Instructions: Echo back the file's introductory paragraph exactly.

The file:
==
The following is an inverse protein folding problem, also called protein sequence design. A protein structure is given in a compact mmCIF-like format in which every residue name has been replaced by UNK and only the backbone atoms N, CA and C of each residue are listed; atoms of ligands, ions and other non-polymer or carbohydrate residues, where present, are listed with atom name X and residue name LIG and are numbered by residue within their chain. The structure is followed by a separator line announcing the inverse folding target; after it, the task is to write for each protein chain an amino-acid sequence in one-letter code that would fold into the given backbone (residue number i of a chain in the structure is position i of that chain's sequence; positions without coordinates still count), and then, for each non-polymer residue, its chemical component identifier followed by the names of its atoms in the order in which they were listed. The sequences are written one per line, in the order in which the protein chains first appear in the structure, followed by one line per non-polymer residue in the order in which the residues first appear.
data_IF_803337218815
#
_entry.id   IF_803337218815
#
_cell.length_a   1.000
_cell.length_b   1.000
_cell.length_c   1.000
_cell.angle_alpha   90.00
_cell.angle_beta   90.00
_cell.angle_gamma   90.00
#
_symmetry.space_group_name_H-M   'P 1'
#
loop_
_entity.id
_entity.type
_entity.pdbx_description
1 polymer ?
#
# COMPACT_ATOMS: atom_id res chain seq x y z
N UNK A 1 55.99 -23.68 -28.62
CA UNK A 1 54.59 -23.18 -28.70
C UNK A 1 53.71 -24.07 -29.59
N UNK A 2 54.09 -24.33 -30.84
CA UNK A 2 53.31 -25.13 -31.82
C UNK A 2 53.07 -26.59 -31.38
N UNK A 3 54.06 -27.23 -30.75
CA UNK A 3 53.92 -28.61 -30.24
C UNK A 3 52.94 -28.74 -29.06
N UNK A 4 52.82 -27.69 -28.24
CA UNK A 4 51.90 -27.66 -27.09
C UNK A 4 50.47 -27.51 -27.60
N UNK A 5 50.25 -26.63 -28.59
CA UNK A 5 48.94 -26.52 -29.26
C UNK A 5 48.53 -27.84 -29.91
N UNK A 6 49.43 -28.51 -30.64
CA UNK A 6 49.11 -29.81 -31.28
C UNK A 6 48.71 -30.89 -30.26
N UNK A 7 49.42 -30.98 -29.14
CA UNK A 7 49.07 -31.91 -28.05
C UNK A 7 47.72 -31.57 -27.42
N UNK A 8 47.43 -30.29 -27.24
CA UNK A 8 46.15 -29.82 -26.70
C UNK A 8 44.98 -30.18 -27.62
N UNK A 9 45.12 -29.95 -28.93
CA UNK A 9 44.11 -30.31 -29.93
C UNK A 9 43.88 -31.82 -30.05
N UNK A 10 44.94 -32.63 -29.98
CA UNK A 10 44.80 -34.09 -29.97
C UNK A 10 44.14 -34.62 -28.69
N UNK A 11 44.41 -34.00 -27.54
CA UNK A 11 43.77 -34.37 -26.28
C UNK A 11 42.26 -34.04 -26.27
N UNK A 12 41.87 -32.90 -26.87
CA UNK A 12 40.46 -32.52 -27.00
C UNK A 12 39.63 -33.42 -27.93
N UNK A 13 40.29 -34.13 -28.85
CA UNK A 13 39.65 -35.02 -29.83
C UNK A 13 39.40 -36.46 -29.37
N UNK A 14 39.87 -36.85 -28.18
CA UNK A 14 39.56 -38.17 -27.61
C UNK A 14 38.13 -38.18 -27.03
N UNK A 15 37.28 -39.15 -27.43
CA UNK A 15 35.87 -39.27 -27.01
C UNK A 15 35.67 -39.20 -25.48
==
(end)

The following is an inverse protein folding problem, also called protein sequence design. A protein structure is given in a compact mmCIF-like format in which every residue name has been replaced by UNK and only the backbone atoms N, CA and C of each residue are listed; atoms of ligands, ions and other non-polymer or carbohydrate residues, where present, are listed with atom name X and residue name LIG and are numbered by residue within their chain. The structure is followed by a separator line announcing the inverse folding target; after it, the task is to write for each protein chain an amino-acid sequence in one-letter code that would fold into the given backbone (residue number i of a chain in the structure is position i of that chain's sequence; positions without coordinates still count), and then, for each non-polymer residue, its chemical component identifier followed by the names of its atoms in the order in which they were listed. The sequences are written one per line, in the order in which the protein chains first appear in the structure, followed by one line per non-polymer residue in the order in which the residues first appear.